Page 20: of Maritime Reporter Magazine (October 15, 1980)
Review (continued from page 21) 10,700 pounds with standard ac- cessories, but without gear. Fuel consumption is rated at 63 gallons per hour. Service is made easy by individual cylinder heads and re- placeable wet-type liners.
These features convinced John
Wronoski of New London, Conn., to become the first owner to spec- ify the KTA-3076. It will be used in an ocean tug now being built— the latest of many Wronoski boats that have used Cummins power since 1952.
Crabbers, seiners, and trawlers have found the KT-2300-M to be the answer to their power needs since it was introduced in 1979,
Cummins reports, but 1980 marks the first use of this model diesel on the inland waterways. In July this year the Jeanne Marie, a switchboat plying the St. Louis area for Archway Fleeting and
Towing Services, became the first new inland boat powered by the 11,700-pound engine.
The KT-2300-M is rated 700 bhp at 1,800 rpm, while the after- cooled model produces 940 bhp at 1,800 rpm during continuous duty.
Both engines feature the same easy maintenance characteristics as the KTA-3067.
Archway's manager of opera- tions David Houlihan thinks the
KT-2300-M can respond to the challenge of quick pivots and
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Shear force and bending moment graphic display
Ship mimic diagram and mimic tonnage displays
Shear force and bending moment point "fine" display select buttons
Optional tank capacitv table
Draft aft display
Power "on-off" key switch
Operating mode control switches • lightship • self-test • port condition • run
Shear force and bending moment numeric "fine" displays Shear force and bending moment graphic display select switch
Draft forward display
Entry keyboard display
Special function kevs
Computer printout (optional) swift floodstage currents better than smaller engines that are commonly used in switching op- erations. He also was impressed by the fuel consumption advan- tages the KT-2300 had over com- peting engines. "We project an annual fuel savings of $80,000 using the Cummins engine," he said in comparing the KT-2300 with its nearest competitor.
The VT-555-M is a new engine designed for twin-screw applica- tions in pleasure and sport fishing craft. It features the highest horsepower to weight ratio of any engine in its class, according to Cummins. The turbocharged, 555-cubic-inch V-8 engine is rated 320 bhp at 3,000 rpm, an 18-per- cent improvement over the 270- bhp VT-555-M offered by Cum- mins.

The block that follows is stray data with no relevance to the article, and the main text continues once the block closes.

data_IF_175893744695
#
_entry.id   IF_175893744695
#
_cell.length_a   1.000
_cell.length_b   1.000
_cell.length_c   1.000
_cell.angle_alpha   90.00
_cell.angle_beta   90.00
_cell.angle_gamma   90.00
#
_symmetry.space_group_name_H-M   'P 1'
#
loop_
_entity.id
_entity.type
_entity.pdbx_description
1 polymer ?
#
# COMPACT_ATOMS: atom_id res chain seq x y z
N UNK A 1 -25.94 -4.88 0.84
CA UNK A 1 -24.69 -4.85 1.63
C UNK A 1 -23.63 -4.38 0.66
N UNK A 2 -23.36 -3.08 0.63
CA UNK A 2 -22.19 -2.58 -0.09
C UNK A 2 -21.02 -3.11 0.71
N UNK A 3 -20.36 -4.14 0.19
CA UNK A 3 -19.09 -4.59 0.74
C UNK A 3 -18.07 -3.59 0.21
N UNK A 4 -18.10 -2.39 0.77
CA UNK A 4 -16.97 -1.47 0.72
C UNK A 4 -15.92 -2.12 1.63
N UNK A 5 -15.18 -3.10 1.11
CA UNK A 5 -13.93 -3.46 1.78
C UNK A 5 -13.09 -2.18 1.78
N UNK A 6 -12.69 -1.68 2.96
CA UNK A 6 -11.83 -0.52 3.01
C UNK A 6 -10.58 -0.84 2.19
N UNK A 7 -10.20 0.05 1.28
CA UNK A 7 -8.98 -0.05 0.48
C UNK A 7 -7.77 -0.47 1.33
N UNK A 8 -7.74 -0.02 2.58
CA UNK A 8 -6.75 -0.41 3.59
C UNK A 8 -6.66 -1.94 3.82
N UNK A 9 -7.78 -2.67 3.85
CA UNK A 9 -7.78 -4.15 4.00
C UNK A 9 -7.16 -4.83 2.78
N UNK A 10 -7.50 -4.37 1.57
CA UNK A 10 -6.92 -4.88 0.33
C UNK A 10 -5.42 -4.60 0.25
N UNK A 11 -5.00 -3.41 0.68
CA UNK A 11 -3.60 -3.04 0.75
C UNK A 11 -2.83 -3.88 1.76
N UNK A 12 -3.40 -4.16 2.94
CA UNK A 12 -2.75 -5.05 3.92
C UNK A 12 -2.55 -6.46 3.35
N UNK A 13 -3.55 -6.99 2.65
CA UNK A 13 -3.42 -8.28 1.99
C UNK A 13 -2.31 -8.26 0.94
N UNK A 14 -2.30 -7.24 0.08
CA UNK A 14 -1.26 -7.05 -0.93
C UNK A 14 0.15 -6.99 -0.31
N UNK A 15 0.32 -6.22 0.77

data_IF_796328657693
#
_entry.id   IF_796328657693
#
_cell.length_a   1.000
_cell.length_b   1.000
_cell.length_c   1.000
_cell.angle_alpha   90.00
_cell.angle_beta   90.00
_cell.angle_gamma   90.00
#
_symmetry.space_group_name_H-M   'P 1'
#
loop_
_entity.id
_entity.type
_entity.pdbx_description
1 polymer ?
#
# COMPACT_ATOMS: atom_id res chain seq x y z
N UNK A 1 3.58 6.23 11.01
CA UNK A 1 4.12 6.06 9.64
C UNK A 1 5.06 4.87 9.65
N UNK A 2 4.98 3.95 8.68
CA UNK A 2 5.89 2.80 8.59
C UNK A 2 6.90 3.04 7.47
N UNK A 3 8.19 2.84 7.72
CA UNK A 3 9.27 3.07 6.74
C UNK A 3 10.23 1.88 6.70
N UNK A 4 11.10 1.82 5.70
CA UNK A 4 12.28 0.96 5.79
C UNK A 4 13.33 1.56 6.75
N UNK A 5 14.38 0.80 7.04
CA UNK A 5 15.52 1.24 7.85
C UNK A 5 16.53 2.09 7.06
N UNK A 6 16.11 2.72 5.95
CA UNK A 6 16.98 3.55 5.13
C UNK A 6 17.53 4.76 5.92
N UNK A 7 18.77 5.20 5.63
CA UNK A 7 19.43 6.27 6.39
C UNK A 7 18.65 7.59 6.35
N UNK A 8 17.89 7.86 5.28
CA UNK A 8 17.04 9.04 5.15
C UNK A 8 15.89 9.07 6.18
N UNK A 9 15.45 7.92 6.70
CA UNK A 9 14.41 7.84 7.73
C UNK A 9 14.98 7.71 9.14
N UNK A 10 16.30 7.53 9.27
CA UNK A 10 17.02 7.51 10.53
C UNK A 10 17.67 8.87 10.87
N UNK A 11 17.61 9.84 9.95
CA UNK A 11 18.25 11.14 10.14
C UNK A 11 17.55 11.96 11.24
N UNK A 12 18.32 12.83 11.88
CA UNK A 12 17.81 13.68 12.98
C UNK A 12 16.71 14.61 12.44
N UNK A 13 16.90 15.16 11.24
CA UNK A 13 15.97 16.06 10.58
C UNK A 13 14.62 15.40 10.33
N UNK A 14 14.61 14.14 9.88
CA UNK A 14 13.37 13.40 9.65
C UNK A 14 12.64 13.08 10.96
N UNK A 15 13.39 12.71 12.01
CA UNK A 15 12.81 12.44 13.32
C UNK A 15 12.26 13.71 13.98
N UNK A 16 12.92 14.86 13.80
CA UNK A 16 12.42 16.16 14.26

A larger camshaft and higher capacity heat exchanger system are responsible for the horsepow- er improvement and for a five per- cent improvement in fuel economy over the previous model, the com- pany said.
Detroit Diesel Allison
This division of General Motors
Corporation, located in Detroit, has been providing reliable and durable diesel power to the marine industry for more than four dec- ades. DDA offers more than 53 marine diesel engine models cov- ering a power range from 100 to over 1,100 continuous shaft horse- power (net power available at the marine gear output shaft). All
Detroit diesels provide excellent horsepower-to-weight ratios.
Detroit diesels are available in in-line or V-type configurations to fit almost any hull plan. A total of six low-profile configurations are offered to accommodate en- gine compartments with limited overhead clearances.
DDA's ability to provide right- and left-hand engine rotation per- mits port and starboard rotations with all marine gear designs.
These "mirror image" matched in-line engine pairs are the ideal power for twin-screw installations.
Marine engine models are of- fered in four engine series — the 53, 71, 92, and 149 Series — each named for the cubic-inch dis- placement per cylinder. The Series 53 marine line consists of 4-cyl- inder in-line and 6-cylinder V-type models.
Naturally aspirated and turbo- charged versions of Series 71 De- troit Diesel engines have long been the standard marine engines around the world, beginning with the 71s that powered Allied Navy landing craft during World War
II. The Series 71 marine line is offered in 4- and 6-cylinder in-line models; 6-V, 8-V, 12-V, and 16-V models also are available. Most are available in naturally aspir- ated and turbocharged/intercooled configurations.
The DDA 12V-71 marine en- gine has proven to be extremely (continued on page 24) 36 Maritime Reporter/Engineering News